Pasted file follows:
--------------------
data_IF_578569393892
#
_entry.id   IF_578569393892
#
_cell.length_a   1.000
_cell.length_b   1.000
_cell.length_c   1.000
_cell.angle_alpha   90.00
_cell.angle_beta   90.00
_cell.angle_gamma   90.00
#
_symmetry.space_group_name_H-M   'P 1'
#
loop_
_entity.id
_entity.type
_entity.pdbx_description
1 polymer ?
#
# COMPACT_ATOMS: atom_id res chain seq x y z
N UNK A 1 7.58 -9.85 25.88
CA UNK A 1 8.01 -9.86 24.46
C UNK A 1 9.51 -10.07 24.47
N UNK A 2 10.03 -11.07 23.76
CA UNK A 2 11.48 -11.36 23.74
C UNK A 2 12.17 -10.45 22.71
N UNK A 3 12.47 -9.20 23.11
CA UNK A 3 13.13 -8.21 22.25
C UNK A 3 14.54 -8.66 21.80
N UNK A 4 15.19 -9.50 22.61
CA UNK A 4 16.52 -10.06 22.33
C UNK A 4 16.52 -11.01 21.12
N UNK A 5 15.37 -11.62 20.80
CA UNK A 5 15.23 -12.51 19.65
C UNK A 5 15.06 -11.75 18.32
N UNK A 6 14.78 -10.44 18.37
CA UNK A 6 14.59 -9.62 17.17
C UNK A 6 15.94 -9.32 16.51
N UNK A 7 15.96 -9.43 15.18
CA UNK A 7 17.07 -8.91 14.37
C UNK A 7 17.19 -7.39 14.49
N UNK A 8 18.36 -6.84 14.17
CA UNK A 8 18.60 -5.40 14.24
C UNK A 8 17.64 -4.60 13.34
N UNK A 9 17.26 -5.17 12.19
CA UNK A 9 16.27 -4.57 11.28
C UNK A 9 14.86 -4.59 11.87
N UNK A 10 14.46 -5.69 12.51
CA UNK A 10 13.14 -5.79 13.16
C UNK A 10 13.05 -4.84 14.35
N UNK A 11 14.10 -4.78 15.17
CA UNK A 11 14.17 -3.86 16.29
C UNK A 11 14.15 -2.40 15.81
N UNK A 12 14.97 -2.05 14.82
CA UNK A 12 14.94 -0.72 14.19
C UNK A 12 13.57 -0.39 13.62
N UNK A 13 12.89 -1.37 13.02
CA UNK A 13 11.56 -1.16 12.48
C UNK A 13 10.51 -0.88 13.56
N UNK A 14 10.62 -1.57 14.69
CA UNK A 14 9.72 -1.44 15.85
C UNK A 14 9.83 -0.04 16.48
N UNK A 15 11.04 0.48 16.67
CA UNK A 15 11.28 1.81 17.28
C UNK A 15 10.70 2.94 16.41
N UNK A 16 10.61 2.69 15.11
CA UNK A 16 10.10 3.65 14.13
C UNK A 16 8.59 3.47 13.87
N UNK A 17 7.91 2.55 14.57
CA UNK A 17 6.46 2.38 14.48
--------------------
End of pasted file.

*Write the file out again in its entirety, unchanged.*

data_IF_578569393892
#
_entry.id   IF_578569393892
#
_cell.length_a   1.000
_cell.length_b   1.000
_cell.length_c   1.000
_cell.angle_alpha   90.00
_cell.angle_beta   90.00
_cell.angle_gamma   90.00
#
_symmetry.space_group_name_H-M   'P 1'
#
loop_
_entity.id
_entity.type
_entity.pdbx_description
1 polymer ?
#
# COMPACT_ATOMS: atom_id res chain seq x y z
N UNK A 1 7.58 -9.85 25.88
CA UNK A 1 8.01 -9.86 24.46
C UNK A 1 9.51 -10.07 24.47
N UNK A 2 10.03 -11.07 23.76
CA UNK A 2 11.48 -11.36 23.74
C UNK A 2 12.17 -10.45 22.71
N UNK A 3 12.47 -9.20 23.11
CA UNK A 3 13.13 -8.21 22.25
C UNK A 3 14.54 -8.66 21.80
N UNK A 4 15.19 -9.50 22.61
CA UNK A 4 16.52 -10.06 22.33
C UNK A 4 16.52 -11.01 21.12
N UNK A 5 15.37 -11.62 20.80
CA UNK A 5 15.23 -12.51 19.65
C UNK A 5 15.06 -11.75 18.32
N UNK A 6 14.78 -10.44 18.37
CA UNK A 6 14.59 -9.62 17.17
C UNK A 6 15.94 -9.32 16.51
N UNK A 7 15.96 -9.43 15.18
CA UNK A 7 17.07 -8.91 14.37
C UNK A 7 17.19 -7.39 14.49
N UNK A 8 18.36 -6.84 14.17
CA UNK A 8 18.60 -5.40 14.24
C UNK A 8 17.64 -4.60 13.34
N UNK A 9 17.26 -5.17 12.19
CA UNK A 9 16.27 -4.57 11.28
C UNK A 9 14.86 -4.59 11.87
N UNK A 10 14.46 -5.69 12.51
CA UNK A 10 13.14 -5.79 13.16
C UNK A 10 13.05 -4.84 14.35
N UNK A 11 14.10 -4.78 15.17
CA UNK A 11 14.17 -3.86 16.29
C UNK A 11 14.15 -2.40 15.81
N UNK A 12 14.97 -2.05 14.82
CA UNK A 12 14.94 -0.72 14.19
C UNK A 12 13.57 -0.39 13.62
N UNK A 13 12.89 -1.37 13.02
CA UNK A 13 11.56 -1.16 12.48
C UNK A 13 10.51 -0.88 13.56
N UNK A 14 10.62 -1.57 14.69
CA UNK A 14 9.72 -1.44 15.85
C UNK A 14 9.83 -0.04 16.48
N UNK A 15 11.04 0.48 16.67
CA UNK A 15 11.28 1.81 17.28
C UNK A 15 10.70 2.94 16.41
N UNK A 16 10.61 2.69 15.11
CA UNK A 16 10.10 3.65 14.13
C UNK A 16 8.59 3.47 13.87
N UNK A 17 7.91 2.55 14.57
CA UNK A 17 6.46 2.38 14.48